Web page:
Google can't use finger-fumble patent to poke Apple - Trade panel
International Trade Commission declares Motorola finger slip patent invalid
The US International Trade Commission (ITC) has declared that a Motorola "finger slip" patent that stopped users dialling wrong numbers is invalid. That means it cannot be asserted against Apple or used to ban or block Apple products by the patent's new owner, Google.
The ITC ruling by Judge Thomas Pender, reported by Reuters, dismisses key Google patent war ammunition against Apple. This patent was held by Google's Motorola Mobility unit and described a sensor preventing users from dialling wrong numbers on touchscreen phones. Three other patents Motorola tried to assert against Apple, including one which targeted Siri, were dismissed in August.
Google paid out $12.5 billion for Motorola in a deal agreed at the end 2011, largely for its bulging briefcase of telecoms patents.
The ITC is a popular place for patent disputes because it can make rulings quickly and has the power to ban imports, but commenters have recently suggested it has a bias towards Apple.
"Apple at the ITC is bulletproof," a trade-case legal specialist told Bloomberg back in September.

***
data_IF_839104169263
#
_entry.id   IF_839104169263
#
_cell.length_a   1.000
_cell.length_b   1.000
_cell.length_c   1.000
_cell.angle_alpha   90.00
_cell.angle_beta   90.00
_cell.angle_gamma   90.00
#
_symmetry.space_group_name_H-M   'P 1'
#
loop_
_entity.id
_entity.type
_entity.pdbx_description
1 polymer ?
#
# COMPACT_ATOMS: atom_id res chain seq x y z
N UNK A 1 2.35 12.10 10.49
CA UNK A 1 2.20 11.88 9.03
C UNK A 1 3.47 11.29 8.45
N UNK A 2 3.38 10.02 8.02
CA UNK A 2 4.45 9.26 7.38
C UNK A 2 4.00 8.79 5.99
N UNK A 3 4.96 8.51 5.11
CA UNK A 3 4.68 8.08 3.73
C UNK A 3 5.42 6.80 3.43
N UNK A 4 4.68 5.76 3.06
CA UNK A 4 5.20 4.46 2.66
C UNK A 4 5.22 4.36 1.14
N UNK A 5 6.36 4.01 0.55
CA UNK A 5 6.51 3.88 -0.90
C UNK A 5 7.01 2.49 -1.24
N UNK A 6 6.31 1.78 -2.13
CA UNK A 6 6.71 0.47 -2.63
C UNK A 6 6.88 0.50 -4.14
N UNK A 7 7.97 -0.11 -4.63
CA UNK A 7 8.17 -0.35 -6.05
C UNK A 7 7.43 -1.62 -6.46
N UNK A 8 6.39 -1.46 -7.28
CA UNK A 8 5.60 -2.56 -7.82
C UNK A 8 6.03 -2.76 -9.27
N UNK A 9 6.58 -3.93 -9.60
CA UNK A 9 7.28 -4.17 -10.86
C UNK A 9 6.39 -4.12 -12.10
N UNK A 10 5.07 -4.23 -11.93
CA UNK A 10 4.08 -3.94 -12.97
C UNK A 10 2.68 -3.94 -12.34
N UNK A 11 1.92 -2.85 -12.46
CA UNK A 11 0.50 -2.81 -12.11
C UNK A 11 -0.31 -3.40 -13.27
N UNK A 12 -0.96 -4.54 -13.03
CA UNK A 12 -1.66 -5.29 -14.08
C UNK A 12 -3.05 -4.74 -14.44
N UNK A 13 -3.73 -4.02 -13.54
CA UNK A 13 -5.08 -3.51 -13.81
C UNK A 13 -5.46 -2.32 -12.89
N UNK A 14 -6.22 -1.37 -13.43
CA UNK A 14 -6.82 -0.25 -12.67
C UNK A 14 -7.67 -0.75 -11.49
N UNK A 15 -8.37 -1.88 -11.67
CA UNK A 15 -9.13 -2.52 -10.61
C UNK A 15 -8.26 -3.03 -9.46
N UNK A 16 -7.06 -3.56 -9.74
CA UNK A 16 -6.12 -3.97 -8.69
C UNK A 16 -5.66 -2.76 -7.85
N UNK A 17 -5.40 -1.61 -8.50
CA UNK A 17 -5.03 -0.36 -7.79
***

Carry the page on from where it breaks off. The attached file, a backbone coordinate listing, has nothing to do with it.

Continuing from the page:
Nobody can get any traction against them there. The lesson is, if you want to get relief against Apple, it's going to have to be in a foreign forum where it doesn't have the clout or the cachet it has at the ITC or the northern district of California.
Motorola filed the Matter of Certain Wireless Communication Devices, Portable Music and Data Processing Devices, Computers and Components Thereof, 337-TA-856, on 17 August - docket 2910
Nobody can get any traction against Apple
that is worrying. The assumption is always that the regulator is not siding with ... well, sides. If this is not true, that raises the question about validity of the regulator itself, in this case International Trade Commission.
Of course it might be that all the cases brought against Apple in ITC were trivial and non-patentable, but nevertheless the unusual statistics raises a question, quis custodiet ipsos custodes?
Clearly Apple is bulletproof in the ITC's eyes.
As reading this patent, it DOES to me look like innovation that is patentable and doesn't have prior art, unlike much of the stuff Apple has (slide to unlock, something doors have had for hundreds of years..., rounded corners, give me a break...)
America yet again showing just how screwed up it really is...
Re: Self-evident wisdom
That would be because most of the rest of the world stopped playing rounders at age 10.